Nevertheless, during the 1980s Courtaulds continued to be a major supplier of carbon fiber for the sports-goods market, with Mitsubishi its main customer until a move to expand, including building a production plant in California, turned out badly. The investment did not generate the anticipated returns, leading to a decision to pull out of the area and Courtaulds ceased carbon-fiber production in 1991. Ironically the one surviving UK carbon-fiber manufacturer continued to thrive making fiber based on Courtaulds's precursor. Inverness-based RK Carbon Fibres Ltd concentrated on producing carbon fiber for industrial applications, removing the need to compete at the quality levels reached by overseas manufacturers.
During the 1970s, experimental work to find alternative raw materials led to the introduction of carbon fibers made from a petroleum pitch derived from oil processing. These fibers contained about 85% carbon and had excellent flexural strength. Also, during this period, the Japanese Government heavily supporting carbon fiber development at home and several Japanese companies such as Toray, Nippon Carbon, Toho Rayon and Mitsubishi started their own development and production. As they subsequently advanced to become market leaders, companies in USA and Europe were encouraged to take up these activities as well, either through their own developments or contractual acquisition of carbon fiber knowledge. These companies included Hercules, BASF and Celanese USA and Akzo in Europe.
During this period of advancement, further types of carbon fiber yarn entered the global market, offering higher tensile strength and higher elastic modulus. For example T400 from Toray with a tensile strength of 4,000 MPa and M40, a modulus of 400 GPa. Intermediate carbon fibers, such as IM 600 from Toho Reyon with up to 6,000 MPa were developed. Carbon fibers from Toray, Celanese and Akzo found their way to aerospace application from secondary to primary parts first in military and later in civil aircraft as in McDonnell Douglas, Boeing and Airbus planes. By 2000 the industrial applications for high sophisticated machine parts in middle Europe was becoming more important.
Structure and properties
Each carbon filament thread is a bundle of many thousand carbon filaments. A single such filament is a thin tube with a diameter of 5–8 micrometers and consists almost exclusively of carbon. The earliest generation (e.g. T300, HTA and AS4) had diameters of 16–22 micrometers. Later fibers (e.g. IM6 or IM600) have diameters that are approximately 5 micrometers.
The atomic structure of carbon fiber is similar to that of graphite, consisting of sheets of carbon atoms (graphene sheets) arranged in a regular hexagonal pattern, the difference being in the way these sheets interlock. Graphite is a crystalline material in which the sheets are stacked parallel to one another in regular fashion. The intermolecular forces between the sheets are relatively weak Van der Waals forces, giving graphite its soft and brittle characteristics.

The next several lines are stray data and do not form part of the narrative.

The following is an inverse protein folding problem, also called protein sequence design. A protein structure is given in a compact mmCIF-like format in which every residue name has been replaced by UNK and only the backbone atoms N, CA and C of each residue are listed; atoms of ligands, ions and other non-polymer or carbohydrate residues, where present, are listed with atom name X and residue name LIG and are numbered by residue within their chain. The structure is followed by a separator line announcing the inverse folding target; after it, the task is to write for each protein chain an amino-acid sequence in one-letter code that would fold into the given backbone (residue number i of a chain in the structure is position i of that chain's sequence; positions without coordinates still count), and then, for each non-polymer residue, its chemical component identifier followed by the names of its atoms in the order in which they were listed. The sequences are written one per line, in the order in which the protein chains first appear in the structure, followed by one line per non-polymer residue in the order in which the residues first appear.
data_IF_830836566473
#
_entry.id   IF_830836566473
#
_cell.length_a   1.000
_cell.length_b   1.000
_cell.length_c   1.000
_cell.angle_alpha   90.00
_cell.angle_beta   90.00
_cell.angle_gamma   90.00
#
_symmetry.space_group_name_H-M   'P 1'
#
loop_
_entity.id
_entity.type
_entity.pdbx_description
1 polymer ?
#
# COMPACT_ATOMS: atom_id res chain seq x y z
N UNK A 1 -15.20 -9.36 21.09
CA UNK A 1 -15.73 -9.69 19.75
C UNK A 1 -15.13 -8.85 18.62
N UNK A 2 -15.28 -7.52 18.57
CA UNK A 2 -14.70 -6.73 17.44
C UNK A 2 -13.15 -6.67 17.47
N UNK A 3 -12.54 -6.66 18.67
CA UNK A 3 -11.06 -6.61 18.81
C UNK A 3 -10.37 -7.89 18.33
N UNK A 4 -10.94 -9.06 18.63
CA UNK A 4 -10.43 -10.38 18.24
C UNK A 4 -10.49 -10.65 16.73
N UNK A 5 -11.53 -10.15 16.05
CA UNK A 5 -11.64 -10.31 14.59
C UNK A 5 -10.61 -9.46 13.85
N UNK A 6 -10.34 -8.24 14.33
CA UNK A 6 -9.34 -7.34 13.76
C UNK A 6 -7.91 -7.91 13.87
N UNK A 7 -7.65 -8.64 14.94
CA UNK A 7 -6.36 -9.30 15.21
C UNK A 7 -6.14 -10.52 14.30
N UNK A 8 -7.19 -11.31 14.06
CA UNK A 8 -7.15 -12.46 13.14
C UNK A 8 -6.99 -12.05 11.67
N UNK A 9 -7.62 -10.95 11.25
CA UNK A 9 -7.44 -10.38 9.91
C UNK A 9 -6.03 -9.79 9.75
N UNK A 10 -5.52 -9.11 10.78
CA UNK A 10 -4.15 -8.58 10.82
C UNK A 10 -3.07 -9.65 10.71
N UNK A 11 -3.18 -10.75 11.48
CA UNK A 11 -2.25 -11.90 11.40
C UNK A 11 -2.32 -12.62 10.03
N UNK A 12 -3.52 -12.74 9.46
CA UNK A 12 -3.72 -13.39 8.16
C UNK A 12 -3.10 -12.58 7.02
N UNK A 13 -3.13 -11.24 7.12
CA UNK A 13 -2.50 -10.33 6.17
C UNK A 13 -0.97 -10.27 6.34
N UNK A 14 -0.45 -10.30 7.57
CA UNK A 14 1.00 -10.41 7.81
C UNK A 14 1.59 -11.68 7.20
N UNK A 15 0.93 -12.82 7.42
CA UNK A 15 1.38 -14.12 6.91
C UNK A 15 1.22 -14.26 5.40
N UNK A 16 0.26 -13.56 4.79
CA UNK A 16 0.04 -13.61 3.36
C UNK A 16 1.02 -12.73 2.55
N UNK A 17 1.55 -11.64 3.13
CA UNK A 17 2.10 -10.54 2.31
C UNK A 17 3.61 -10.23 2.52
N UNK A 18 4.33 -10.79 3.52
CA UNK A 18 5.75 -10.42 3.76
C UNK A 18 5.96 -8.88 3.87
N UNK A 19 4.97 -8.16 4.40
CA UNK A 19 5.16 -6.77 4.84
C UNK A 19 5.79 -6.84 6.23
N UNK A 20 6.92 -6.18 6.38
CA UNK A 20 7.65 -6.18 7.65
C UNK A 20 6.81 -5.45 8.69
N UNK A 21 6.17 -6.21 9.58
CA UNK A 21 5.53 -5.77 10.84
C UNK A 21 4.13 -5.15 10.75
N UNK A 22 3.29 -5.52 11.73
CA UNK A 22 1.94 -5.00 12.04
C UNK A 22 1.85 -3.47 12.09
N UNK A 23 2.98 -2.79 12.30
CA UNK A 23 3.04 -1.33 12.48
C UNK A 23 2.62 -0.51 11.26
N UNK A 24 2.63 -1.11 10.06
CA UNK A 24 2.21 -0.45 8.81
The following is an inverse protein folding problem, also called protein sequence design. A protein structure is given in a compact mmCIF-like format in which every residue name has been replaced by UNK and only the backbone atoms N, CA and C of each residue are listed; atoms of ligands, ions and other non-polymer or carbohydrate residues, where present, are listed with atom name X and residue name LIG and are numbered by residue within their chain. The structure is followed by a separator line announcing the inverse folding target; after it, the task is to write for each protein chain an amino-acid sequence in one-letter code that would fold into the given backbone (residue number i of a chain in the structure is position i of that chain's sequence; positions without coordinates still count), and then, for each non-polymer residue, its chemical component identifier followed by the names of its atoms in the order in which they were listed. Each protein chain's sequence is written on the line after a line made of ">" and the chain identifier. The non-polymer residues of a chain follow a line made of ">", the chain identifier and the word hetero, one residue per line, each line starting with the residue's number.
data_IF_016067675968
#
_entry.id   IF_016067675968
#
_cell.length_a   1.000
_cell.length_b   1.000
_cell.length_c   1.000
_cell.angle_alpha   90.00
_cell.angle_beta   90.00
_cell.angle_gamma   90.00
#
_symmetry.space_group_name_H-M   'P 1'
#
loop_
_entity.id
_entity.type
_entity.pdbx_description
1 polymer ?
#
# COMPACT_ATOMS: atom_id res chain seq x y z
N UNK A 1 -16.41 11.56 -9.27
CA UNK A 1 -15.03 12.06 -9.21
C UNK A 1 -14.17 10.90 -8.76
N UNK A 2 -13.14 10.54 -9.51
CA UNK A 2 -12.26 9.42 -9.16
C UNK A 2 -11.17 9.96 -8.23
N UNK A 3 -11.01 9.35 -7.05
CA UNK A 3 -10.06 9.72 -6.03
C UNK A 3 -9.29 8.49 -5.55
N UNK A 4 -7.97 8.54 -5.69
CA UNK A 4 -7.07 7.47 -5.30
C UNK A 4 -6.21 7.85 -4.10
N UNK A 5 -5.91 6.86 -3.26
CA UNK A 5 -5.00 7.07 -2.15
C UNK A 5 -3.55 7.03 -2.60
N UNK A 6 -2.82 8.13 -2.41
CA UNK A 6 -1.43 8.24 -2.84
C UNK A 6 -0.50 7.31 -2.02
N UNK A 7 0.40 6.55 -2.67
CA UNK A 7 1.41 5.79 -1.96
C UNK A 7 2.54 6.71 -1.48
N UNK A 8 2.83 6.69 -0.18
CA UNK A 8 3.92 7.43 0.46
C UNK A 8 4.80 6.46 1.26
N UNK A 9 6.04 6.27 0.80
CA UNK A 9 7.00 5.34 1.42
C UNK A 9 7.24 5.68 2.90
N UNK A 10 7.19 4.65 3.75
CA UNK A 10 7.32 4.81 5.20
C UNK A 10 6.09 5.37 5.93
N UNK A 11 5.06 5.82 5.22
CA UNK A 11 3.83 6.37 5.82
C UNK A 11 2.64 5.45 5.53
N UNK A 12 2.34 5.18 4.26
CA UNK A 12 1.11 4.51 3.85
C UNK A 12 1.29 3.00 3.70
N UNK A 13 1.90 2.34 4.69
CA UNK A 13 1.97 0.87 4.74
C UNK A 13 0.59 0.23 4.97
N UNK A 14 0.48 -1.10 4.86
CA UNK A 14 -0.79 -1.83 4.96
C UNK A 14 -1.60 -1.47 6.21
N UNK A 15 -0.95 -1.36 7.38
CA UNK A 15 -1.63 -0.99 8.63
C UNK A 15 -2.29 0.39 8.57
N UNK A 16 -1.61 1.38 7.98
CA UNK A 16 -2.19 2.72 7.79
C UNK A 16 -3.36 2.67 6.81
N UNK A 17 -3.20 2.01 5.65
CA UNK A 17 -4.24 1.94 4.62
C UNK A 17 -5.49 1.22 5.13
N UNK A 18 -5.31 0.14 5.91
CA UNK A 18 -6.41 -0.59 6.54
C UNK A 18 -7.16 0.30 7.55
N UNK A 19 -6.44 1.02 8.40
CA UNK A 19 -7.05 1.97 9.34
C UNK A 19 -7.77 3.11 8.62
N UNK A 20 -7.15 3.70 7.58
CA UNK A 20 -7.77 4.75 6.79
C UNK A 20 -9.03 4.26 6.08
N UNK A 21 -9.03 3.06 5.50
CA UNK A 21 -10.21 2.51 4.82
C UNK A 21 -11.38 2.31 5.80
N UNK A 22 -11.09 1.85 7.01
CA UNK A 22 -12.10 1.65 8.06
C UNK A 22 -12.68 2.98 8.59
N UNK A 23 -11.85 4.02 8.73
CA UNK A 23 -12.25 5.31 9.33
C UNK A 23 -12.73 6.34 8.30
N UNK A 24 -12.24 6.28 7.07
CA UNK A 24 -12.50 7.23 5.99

Depending upon the precursor to make the fiber, carbon fiber may be turbostratic or graphitic, or have a hybrid structure with both graphitic and turbostratic parts present. In turbostratic carbon fiber the sheets of carbon atoms are haphazardly folded, or crumpled, together. Carbon fibers derived from Polyacrylonitrile (PAN) are turbostratic, whereas carbon fibers derived from mesophase pitch are graphitic after heat treatment at temperatures exceeding 2200 °C. Turbostratic carbon fibers tend to have high tensile strength, whereas heat-treated mesophase-pitch-derived carbon fibers have high Young's modulus (i.e., high stiffness or resistance to extension under load) and high thermal conductivity.
The global demand on carbon fiber composites was valued at roughly US$10.8 billion in 2009, which declined 8–10% from the previous year. It is expected to reach US$13.2 billion by 2012 and to increase to US$18.6 billion by 2015 with an annual growth rate of 7% or more. Strongest demands come from aircraft & aerospace, wind energy, as well as from the automotive industry with optimized resin systems.
Carbon fiber is most notably used to reinforce composite materials, particularly the class of materials known as carbon fiber or graphite reinforced polymers. Non-polymer materials can also be used as the matrix for carbon fibers. Due to the formation of metal carbides and corrosion considerations, carbon has seen limited success in metal matrix composite applications. Reinforced carbon-carbon (RCC) consists of carbon fiber-reinforced graphite, and is used structurally in high-temperature applications. The fiber also finds use in filtration of high-temperature gases, as an electrode with high surface area and impeccable corrosion resistance, and as an anti-static component. Molding a thin layer of carbon fibers significantly improves fire resistance of polymers or thermoset composites because a dense, compact layer of carbon fibers efficiently reflects heat.